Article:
A furious row broke out over how sport and the arts are being run in Falkirk district.
Councillors were debating Falkirk Community Trust’s business plan for 2013-15 and being asked to agree to give the organisation £12 million next year.
Set up in 2011, the charitable trust assumed responsibility for the management and operation of sport, recreation, arts, heritage and library services. It now runs a range of facilities, including Grangemouth Stadium, sports centre, town halls, libraries and Callendar House, as well as many of the district’s parks.
Staff, including chief executive Maureen Campbell, transferred to the new body.
The funding agreement between the council and trust requires a business plan to be submitted annually for approval by councillors.
But when it was presented to council on Wednesday, opposition members claimed there was not enough detail and moved that it be brought back to the March meeting.
This was despite a warning from chief executive Mary Pitcaithly that a decision on the local authority’s budget had to be made now.
Although the plan revealed a spend of £620,000 on sports and parks assets next year, some councillors were unimpressed.
The decision to close Birkhill Clay Mine at Bo’ness and save £25,000 also came under fire. It was initially shut on health and safety grounds and members heard that the cost of improvements were prohibitive.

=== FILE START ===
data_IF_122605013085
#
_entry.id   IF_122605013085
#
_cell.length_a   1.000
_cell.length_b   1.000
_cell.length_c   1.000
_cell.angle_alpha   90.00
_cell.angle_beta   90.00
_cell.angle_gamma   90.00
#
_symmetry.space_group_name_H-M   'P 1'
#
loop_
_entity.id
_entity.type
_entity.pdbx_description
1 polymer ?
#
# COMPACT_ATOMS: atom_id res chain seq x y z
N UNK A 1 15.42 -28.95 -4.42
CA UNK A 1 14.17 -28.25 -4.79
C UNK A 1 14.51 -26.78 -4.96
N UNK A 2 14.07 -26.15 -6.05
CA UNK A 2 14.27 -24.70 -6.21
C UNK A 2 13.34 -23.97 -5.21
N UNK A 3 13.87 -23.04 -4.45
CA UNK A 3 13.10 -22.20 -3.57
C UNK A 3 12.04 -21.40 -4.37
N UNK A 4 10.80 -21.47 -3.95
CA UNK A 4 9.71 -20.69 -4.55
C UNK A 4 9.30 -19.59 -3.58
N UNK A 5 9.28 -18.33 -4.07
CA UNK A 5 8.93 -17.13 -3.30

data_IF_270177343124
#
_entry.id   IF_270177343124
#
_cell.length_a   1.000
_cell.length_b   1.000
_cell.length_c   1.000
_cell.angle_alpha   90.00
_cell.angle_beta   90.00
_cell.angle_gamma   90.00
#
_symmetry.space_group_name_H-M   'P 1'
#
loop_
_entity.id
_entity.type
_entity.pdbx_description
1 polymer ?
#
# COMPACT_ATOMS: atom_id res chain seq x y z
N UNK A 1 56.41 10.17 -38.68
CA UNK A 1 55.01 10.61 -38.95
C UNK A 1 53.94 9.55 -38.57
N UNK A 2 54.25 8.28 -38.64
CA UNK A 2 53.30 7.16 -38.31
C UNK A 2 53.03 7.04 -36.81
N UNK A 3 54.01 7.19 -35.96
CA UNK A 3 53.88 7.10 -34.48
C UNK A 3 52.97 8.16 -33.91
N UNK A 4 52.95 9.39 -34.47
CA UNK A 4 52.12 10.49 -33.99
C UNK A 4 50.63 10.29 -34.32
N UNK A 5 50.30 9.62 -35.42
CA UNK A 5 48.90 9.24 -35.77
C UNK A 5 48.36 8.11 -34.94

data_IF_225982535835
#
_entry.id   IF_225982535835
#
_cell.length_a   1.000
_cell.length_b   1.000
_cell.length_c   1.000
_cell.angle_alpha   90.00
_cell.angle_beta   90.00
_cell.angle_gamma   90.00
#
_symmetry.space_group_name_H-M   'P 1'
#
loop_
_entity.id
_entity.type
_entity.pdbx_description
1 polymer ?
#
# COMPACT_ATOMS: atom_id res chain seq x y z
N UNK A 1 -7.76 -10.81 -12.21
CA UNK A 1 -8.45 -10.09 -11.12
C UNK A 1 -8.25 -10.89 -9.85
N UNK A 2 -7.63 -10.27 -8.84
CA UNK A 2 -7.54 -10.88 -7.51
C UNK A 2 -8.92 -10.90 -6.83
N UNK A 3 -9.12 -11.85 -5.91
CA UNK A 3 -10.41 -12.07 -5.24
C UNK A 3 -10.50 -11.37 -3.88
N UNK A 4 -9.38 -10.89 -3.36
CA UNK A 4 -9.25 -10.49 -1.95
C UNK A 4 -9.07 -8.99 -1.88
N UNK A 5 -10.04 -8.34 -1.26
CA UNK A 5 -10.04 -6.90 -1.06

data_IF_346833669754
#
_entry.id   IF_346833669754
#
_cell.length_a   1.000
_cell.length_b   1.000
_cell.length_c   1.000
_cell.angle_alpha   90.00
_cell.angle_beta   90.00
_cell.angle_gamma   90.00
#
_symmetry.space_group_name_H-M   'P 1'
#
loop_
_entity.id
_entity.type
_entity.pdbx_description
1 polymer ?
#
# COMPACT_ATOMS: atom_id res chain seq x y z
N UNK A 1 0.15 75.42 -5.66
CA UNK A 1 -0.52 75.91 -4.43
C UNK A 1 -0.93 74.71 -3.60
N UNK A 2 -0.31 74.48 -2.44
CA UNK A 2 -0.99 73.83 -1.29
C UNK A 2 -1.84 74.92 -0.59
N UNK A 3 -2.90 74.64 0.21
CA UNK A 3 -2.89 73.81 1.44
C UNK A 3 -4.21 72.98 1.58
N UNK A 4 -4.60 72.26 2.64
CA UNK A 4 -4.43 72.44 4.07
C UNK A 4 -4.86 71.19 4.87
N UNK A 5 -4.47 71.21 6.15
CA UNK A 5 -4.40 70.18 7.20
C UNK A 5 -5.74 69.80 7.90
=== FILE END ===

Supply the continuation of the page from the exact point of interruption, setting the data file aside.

Ms Campbell said: “The annual running costs are between £50-58,000. However, it would cost around £100,000 to bring it up to acceptable standard for safe use.”
She added that talks had taken place with the Scottish Government and the Scottish National Mining Museum but no funding was available.
An amendment, moved by Councillor John McNally, to postpone the closure until a full business case for the mine could be prepared was defeated on a vote.
Moving a decision on the £12 million budget be delayed, Councillor Cecil Meiklejohn said: “I don’t believe we have enough information on how that money will be spent. I also wonder how much external money has been given to the trust because of its charitable status than would have come to the council? We need to know these things and at the moment there is a lack of clarity for members.”
With the trust planning to bring in an additional £100,000 income, there were also concerns about the planned review of fees and charges.
However, Councillor Dennis Goldie, who is one of the council’s five directors on the trust board, said; “These concerns people have about charges are addressed in the business plan where it is made clear that they should not be a barrier to participation.
“I did have some concerns when I heard of the plans to set up the trust but I can now see that it is doing an excellent job and there was a seamless transfer from the council.”
Given approval by 17 votes to 14, the plan includes a raft of capital spending proposals:
n£476,000 to replace the boilers at the Mariner Centre.
n£54,000 to improve the Muiravonside visitor centre.
n£20,000 for essential repairs to the track at Grangemouth Stadium.
n£40,000 to improve the changing facilities at Grangemouth Complex.
n£30,000 for a feasibility study at Kinneil House and design fees at Callendar House.
The trust has a target of bringing in £250,000 by attracting new customers.
Last year, it received £50,000 from the council to host a BBC Proms event which never took place. Councillors have agreed that the trust retain the cash to support a funding bid to EventScotland for a 2014 Homecoming event which requires match funding.